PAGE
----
Esther's picture
Ed.M candidate at Harvard Graduate School of Ed; NYC Special ed teacher

A powerful yet simple strategy to teach kids (even with learning differences in special ed classrooms) to feel empowered and engaged. This strategy can be used to introduce topics, to engage children, or to launch off any projects or lessons.

One change makes all the difference! Need I say more?

John Larmer's picture
John Larmer
Editor in Chief at the Buck Institute for Education

Esther, Nice blog on SPED students in a PBL-like setting - although you don't call it a project, it sure sounds like one. The process of generating student questions you describe resembles what BIE calls the "Entry Event" and "Need to Know List." The Right Question Institute is a great resource.

Yleana Baca's picture
Yleana Baca
Reading Specialist, Albuquerque, New Mexico

Thank you for this post! This is the hot topic right now at our academy and I am so excited to share this and your article "8 Essential Elements of PBL" with my colleagues. We are a very small school who focuses on Africana Studies and all of our projects this year are to incorporate New Mexico History from the Africana Studies perspective. This is no easy task without a lot of research and assistance from the department at University of New Mexico.
Our question to every lesson, project, or reading is "so what?" asking for the relevance to our focus.
I particularly appreciate the questions referring to motivation and assessment. We are working on these particular components of project building this week at our staff meeting.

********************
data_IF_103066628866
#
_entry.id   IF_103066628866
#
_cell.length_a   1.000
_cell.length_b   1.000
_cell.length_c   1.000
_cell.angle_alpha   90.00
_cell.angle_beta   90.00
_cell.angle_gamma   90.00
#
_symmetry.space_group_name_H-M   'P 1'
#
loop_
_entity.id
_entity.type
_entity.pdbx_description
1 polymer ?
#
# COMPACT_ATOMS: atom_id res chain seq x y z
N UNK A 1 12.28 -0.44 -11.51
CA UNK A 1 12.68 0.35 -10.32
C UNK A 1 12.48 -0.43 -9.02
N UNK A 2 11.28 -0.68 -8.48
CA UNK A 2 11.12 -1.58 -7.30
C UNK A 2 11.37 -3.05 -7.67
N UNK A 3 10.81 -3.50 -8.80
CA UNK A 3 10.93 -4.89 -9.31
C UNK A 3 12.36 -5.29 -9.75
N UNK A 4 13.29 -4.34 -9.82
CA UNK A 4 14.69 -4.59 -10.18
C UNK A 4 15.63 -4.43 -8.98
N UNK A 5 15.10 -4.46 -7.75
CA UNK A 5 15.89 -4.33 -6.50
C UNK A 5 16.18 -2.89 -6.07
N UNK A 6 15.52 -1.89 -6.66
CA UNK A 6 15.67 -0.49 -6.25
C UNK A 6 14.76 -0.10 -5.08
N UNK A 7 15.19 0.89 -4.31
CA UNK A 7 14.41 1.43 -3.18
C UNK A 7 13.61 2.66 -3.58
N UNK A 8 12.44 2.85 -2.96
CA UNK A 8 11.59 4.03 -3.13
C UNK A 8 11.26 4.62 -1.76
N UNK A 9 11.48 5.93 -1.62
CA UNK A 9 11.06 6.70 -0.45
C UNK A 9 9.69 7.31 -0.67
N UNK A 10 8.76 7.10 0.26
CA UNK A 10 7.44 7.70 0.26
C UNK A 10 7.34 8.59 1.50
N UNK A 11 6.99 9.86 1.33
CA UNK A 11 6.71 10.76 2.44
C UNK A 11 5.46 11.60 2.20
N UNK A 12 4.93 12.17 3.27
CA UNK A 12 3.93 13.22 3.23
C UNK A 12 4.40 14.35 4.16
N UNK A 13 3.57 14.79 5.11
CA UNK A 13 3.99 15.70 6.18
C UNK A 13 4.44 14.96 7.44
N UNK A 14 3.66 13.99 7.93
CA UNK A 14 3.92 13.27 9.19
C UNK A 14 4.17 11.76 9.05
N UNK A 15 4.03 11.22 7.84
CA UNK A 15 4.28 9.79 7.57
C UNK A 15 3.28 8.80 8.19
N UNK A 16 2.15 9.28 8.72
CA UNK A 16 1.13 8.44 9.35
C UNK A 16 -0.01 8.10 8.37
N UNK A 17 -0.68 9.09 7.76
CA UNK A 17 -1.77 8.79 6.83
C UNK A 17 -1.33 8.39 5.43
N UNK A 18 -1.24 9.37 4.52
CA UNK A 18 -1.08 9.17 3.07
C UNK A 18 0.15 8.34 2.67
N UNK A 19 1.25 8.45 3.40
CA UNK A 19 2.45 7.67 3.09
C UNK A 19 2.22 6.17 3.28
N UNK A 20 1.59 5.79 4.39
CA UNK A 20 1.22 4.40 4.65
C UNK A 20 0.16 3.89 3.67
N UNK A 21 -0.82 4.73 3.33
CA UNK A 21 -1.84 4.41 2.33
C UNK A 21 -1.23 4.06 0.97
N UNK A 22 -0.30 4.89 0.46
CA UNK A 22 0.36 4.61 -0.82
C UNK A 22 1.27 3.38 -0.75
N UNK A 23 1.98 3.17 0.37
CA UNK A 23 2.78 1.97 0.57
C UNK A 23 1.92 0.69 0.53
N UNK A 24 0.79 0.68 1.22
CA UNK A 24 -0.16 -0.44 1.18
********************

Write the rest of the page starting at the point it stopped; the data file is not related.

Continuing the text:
Greg Reiva's picture
Greg Reiva
High School Science Teacher

At the high school that I teach at I have embraced the PBL methodology as a means to increase student intrinsic motivation to learn. This inquiry-based model of instruction and learning is engaging for the students and it greatly contributes to their academic success. Please check out my blog to read about some of the avenues of learning I have pursued as a high school science teacher.

Brianna's picture
2nd Grade teacher

I agree this article had great insight on how to implement PBL. I like the idea of creating a "culture of quality." Many times we hear that it is important to create a culture within our schools but how? I like the idea of celebrating excellence by displaying students works of excellence around the schools. Great ideas thanks for sharing!

Jackie Taylor's picture
Jackie Taylor
1st/2nd grade teacher

My school uses PBL and is gearing up for our Culminating Event in a couple of weeks. As we prepare our final projects it is always nice to have clear ideas for communicating the expectations for quality work. I found your ideas very helpful and really enjoyed watching the video Austin's Butterfly. Thanks for the great suggestions and the many resources for further exploration!